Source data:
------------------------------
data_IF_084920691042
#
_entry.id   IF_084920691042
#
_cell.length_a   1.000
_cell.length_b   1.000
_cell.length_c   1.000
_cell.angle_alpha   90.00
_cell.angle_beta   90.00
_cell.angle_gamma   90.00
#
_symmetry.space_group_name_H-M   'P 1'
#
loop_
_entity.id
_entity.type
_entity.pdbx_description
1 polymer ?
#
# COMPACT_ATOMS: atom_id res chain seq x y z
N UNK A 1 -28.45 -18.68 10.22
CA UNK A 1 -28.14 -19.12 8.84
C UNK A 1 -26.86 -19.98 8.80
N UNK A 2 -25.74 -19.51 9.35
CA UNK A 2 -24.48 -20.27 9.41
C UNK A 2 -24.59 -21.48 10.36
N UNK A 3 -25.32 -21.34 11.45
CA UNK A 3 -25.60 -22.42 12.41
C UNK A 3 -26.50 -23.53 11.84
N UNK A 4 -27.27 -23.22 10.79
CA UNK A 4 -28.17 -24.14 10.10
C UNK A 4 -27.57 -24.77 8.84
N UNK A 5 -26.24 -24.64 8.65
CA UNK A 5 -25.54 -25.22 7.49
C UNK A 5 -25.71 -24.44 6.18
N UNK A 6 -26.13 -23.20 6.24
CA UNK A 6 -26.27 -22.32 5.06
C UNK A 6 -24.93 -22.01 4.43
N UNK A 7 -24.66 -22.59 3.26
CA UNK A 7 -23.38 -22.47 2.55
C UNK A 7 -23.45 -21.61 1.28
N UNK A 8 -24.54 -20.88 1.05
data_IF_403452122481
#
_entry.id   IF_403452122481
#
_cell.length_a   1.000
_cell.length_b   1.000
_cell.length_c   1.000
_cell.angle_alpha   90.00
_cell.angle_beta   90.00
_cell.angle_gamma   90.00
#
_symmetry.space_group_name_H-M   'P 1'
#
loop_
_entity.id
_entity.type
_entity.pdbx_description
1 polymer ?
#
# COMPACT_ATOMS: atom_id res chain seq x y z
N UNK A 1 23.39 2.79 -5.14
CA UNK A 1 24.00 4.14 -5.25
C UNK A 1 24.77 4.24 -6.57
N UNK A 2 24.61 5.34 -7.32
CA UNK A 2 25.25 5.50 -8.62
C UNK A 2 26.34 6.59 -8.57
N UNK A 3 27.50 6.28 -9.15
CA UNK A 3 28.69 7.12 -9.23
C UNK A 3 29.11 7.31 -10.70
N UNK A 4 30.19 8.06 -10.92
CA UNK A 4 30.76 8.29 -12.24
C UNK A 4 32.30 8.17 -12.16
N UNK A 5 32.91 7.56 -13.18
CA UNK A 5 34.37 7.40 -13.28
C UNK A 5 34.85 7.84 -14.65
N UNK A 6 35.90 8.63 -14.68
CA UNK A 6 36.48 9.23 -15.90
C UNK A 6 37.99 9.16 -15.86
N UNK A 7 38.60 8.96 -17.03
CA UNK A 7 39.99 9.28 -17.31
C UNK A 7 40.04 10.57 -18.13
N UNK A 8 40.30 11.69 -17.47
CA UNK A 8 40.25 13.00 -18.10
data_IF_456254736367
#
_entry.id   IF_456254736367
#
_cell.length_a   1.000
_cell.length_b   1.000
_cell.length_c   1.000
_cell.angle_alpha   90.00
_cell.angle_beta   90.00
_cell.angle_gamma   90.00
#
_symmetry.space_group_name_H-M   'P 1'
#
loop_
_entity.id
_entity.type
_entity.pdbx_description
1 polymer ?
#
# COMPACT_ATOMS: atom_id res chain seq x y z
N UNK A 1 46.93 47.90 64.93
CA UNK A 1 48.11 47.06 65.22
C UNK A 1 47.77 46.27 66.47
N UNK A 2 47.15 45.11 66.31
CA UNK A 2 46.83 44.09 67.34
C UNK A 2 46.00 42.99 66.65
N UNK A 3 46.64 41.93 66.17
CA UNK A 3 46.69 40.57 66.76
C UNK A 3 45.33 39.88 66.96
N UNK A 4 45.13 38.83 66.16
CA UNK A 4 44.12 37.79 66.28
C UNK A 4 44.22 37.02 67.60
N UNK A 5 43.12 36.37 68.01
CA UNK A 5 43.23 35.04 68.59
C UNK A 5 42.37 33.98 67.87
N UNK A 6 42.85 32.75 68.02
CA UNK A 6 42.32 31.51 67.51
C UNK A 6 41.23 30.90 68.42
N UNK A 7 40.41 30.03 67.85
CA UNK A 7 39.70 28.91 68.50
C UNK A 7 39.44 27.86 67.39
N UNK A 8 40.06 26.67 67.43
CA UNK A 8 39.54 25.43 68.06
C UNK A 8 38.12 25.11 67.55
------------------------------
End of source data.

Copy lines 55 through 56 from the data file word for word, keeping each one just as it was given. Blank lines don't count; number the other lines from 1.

#
loop_